STOCKHOLM—Active surveillance (AS) for patients with favorable risk prostate cancer (PCa) is safe long-term, with patients much more likely to die from causes other than PCa, according to study findings presented at the European Association of Urology 29th annual congress.

The study, led by Laurence Klotz, MD, of Sunnybrook Health Sciences Centre, University of Toronto, included 993 men (median age 67.8 years) with favorable or intermediate PCa who underwent AS for a median of 8.1 years. A total of 206 men were followed for more than 10 years and 50 were followed for more than 15 years.

Of the 993 men, 149 died (15%), 15 (1.5%) from PCa. The 10- and 15-year actuarial cancer-specific survival rates were 98.1% and 94.3%, respectively. Patients were 9.2 times more likely to die from other causes than from PCa.

In addition, at 5, 10, 15, and 20 years, 75.7%, 63.5%, 55.0%, and 55.0%, respectively, remain untreated and on AS. Metastatic disease developed in an additional 7, who either died of other causes (5) or are alive with disease (2). Post-treatment failure occurred in 6.3% of the total cohort.

“Active surveillance for favorable risk prostate cancer is feasible and appears safe in the 15-20 year time frame,” the authors concluded in their poster presentation.

At entry into AS, patients had a Gleason score of 6 (or 7 for men aged 70 and older), clinical stage T1b-T2b N0 M0, and a PSA level of 10 ng/mL (15 or less in men aged 70 or older). All had elected to be managed with AS. Clinicians offered intervention to patients if they had  Gleason score progression, a PSA doubling time of less than 3 years, or unequivocal clinical progression.

Although AS may be a safe option, a study published recently in the New England Journal of Medicine (2014;370:932-942) found that men with localized PCa are less likely die from the disease if they undergo radical prostatectomy (RP) instead of watchful waiting, especially if they are younger than 65 years. At 18 years of follow-up, RP was associated with an overall significant 44% decreased risk of death from PCa compared with watchful waiting. Men younger than 65 years had a significant 55% risk reduction, whereas older men had a non-significant 25% decreased risk.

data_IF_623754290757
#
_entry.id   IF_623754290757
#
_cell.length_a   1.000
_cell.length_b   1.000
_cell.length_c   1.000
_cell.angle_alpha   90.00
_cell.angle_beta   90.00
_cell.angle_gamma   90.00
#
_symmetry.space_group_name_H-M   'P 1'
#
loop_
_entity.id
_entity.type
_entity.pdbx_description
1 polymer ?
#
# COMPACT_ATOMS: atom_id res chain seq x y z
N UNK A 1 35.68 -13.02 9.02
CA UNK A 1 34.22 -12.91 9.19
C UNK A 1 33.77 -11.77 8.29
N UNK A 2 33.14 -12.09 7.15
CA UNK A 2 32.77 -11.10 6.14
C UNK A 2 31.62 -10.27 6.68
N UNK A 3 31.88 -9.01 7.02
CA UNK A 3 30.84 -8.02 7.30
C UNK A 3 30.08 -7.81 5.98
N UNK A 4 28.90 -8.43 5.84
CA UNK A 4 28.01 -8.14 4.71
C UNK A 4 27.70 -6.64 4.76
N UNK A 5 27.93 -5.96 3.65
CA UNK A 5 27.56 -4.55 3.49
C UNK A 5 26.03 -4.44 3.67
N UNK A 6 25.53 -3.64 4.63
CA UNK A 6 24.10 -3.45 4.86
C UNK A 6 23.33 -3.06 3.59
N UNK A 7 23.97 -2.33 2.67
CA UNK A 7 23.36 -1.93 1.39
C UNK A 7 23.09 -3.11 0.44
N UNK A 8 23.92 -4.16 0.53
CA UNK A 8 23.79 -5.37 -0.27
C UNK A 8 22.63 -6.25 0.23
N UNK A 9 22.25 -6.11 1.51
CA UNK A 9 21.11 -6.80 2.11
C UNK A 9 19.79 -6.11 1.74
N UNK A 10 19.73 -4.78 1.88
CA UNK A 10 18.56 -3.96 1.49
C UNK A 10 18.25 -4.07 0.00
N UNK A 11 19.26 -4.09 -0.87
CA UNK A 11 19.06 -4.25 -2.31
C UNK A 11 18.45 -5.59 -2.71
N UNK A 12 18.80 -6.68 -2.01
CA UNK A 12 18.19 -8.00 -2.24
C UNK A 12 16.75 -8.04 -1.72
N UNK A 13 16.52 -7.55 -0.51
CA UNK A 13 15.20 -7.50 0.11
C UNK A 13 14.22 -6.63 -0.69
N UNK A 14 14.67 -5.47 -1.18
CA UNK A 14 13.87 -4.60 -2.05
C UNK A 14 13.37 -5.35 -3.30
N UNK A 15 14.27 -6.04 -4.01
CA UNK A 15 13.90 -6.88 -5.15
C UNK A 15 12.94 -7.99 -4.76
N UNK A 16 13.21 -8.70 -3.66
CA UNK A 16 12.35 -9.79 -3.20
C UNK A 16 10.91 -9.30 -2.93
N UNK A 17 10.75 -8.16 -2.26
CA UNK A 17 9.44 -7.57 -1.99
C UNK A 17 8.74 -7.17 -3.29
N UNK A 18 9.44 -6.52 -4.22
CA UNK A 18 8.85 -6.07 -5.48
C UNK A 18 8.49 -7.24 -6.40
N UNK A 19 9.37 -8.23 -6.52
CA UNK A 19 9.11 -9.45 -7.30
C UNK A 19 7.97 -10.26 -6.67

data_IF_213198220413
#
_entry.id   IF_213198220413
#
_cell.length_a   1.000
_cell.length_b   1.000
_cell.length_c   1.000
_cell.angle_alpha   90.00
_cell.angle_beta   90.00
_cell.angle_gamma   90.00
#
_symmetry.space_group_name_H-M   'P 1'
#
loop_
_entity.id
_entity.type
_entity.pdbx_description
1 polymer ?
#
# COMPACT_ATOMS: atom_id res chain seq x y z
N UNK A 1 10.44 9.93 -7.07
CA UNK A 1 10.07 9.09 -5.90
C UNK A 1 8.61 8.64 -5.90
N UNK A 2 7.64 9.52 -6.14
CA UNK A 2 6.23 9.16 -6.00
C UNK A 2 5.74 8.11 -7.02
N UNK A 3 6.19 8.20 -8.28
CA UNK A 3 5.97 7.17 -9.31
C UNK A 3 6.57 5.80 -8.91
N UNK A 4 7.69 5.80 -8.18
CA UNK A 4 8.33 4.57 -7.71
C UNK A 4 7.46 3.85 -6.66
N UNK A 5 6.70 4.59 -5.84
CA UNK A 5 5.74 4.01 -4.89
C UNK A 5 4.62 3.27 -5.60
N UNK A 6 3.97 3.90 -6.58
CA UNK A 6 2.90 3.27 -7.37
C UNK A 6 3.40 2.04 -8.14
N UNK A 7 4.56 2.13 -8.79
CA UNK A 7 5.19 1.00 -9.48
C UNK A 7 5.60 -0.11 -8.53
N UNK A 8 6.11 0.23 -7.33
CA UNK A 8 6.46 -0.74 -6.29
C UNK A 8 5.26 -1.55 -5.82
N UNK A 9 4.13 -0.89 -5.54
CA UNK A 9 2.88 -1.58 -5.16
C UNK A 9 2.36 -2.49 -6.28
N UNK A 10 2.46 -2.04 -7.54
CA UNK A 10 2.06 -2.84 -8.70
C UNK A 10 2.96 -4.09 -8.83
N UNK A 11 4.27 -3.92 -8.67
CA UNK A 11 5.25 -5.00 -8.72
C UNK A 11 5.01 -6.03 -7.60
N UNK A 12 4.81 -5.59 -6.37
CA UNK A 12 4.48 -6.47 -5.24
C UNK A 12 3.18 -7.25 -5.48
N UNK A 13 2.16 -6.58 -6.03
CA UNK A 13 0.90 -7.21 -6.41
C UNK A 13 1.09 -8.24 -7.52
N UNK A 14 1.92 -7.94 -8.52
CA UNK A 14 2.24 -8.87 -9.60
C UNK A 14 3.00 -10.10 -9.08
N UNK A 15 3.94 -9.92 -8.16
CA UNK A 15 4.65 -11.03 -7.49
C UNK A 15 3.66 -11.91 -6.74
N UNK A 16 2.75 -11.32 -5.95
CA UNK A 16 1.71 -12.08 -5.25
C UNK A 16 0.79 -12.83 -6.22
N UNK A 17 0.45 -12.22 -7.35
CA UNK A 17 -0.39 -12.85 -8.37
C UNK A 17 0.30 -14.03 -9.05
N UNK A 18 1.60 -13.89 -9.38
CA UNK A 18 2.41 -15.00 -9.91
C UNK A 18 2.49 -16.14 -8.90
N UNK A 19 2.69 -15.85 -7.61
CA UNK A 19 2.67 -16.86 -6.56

Dr. Klotz told Renal & Urology News that the patients on the watchful waiting arm of this study did not have serial biopsies or the opportunity for delayed definitive therapy upon risk reclassification. In addition, most of the patients who died from PCa had intermediate- or high-risk disease at diagnosis.

Value In Practice – new workshop for health professionals

Your business is based on value. The giving of value to clients, referrers and other stakeholders, and the receiving of fair value in return.

Value In Practice is a three hour workshop looking at three aspects of Value In Practice, they are:

Valuing your service and putting an appropriate price on it.  What do you charge and why? How do you calculate your fair value and are you prepared to ask for it? You will use your data to determine what you should be charging in return for the value you provide.